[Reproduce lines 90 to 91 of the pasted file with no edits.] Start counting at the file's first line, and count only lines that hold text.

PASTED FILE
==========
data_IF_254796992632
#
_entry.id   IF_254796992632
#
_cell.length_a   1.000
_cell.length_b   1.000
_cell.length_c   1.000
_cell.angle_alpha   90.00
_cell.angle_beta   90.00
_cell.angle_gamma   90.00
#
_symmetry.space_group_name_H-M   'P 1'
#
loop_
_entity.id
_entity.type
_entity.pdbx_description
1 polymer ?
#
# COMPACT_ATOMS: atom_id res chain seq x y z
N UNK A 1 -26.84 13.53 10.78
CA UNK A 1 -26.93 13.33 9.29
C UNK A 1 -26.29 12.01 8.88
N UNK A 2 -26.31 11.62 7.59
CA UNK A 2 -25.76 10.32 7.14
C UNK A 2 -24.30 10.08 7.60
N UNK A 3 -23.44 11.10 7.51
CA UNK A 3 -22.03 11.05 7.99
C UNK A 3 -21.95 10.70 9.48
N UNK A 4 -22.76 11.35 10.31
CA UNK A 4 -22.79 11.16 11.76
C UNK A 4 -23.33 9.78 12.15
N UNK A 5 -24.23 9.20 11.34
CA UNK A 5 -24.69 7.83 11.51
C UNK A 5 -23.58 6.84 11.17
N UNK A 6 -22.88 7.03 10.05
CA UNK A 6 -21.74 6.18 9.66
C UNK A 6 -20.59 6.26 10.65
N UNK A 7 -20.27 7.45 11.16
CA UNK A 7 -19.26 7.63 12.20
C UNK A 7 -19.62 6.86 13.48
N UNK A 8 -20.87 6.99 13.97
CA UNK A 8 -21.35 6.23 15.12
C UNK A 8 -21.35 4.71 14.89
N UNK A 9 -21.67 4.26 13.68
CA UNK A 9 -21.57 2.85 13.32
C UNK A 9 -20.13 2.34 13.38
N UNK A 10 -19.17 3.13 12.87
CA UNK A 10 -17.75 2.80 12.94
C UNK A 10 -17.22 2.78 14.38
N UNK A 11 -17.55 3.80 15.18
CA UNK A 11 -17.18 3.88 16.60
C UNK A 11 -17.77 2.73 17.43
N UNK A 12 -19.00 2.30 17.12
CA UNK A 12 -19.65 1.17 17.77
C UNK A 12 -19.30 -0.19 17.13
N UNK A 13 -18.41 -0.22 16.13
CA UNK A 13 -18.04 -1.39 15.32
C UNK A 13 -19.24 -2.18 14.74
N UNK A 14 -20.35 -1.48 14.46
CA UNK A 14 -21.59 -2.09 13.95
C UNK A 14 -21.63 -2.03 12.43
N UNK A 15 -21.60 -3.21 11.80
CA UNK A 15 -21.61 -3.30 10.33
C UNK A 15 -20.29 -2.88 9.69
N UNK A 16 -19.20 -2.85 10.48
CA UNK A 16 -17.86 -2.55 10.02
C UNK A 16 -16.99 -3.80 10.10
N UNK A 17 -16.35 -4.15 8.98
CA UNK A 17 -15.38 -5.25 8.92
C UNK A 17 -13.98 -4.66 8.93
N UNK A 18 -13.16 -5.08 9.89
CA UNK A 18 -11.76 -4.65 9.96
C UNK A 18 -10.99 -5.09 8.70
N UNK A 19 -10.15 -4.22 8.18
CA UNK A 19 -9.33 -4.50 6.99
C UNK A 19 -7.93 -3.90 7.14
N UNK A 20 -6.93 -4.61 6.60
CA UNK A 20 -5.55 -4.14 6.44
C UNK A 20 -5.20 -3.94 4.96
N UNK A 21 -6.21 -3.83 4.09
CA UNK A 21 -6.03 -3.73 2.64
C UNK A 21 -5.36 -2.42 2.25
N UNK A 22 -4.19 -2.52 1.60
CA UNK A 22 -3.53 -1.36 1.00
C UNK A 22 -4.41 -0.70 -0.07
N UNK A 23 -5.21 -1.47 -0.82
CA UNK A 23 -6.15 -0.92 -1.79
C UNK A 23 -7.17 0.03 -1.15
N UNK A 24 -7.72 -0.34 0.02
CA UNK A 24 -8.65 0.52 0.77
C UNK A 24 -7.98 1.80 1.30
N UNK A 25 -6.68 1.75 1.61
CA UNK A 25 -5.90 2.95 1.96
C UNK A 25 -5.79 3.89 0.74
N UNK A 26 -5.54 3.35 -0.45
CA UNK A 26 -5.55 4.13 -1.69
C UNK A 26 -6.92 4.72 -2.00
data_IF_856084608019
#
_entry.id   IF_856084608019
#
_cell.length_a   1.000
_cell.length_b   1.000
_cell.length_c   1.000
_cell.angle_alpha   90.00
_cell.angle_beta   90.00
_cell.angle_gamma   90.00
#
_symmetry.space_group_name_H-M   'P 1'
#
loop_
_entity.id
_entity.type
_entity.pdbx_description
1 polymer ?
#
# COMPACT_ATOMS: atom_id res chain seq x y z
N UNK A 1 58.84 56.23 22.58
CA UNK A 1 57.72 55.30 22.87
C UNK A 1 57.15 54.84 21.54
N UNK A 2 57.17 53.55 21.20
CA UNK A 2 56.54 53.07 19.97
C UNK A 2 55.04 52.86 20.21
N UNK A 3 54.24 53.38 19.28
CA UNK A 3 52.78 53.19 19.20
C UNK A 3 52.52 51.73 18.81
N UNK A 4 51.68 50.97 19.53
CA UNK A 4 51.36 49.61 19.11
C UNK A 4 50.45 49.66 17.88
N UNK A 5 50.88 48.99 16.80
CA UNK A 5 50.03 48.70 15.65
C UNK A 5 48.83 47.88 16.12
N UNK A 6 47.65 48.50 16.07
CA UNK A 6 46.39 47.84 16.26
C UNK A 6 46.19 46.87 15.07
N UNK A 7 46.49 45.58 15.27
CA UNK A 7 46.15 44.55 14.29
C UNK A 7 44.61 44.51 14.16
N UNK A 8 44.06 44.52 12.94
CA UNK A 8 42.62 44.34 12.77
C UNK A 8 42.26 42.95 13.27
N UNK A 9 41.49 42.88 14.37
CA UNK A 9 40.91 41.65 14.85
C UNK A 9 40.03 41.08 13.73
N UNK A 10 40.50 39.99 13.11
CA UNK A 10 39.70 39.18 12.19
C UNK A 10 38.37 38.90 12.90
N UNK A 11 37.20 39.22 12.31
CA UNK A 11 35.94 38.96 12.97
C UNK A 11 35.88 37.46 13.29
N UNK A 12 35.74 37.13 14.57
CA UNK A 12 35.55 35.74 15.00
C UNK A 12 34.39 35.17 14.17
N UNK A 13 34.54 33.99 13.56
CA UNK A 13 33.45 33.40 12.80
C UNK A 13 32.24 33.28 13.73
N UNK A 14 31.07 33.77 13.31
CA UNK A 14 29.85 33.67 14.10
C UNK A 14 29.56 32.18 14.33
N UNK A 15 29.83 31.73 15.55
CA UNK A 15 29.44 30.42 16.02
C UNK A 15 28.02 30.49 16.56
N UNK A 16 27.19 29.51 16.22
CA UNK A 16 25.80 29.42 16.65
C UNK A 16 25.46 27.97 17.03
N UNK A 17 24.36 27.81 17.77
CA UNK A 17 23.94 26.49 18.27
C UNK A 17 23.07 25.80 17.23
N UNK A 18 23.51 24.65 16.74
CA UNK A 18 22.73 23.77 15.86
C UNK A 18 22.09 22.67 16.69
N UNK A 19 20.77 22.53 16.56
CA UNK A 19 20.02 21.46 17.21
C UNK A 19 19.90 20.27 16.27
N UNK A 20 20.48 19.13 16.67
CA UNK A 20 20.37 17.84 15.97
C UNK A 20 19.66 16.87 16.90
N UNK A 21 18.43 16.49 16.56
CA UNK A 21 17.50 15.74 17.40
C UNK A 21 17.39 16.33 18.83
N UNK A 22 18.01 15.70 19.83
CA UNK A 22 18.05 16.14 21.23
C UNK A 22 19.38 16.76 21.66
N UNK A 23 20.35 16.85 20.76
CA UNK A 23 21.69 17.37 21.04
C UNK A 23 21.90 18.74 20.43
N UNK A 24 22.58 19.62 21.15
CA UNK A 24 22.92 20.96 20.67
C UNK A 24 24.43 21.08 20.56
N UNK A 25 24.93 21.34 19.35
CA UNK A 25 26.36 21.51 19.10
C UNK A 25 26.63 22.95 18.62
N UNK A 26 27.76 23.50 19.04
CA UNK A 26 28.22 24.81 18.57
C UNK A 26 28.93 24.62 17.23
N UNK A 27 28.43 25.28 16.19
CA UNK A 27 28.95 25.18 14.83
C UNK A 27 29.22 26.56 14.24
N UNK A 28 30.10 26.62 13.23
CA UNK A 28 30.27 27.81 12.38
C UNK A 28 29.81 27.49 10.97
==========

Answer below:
N UNK A 24 -7.72 -0.34 0.02
CA UNK A 24 -8.65 0.52 0.77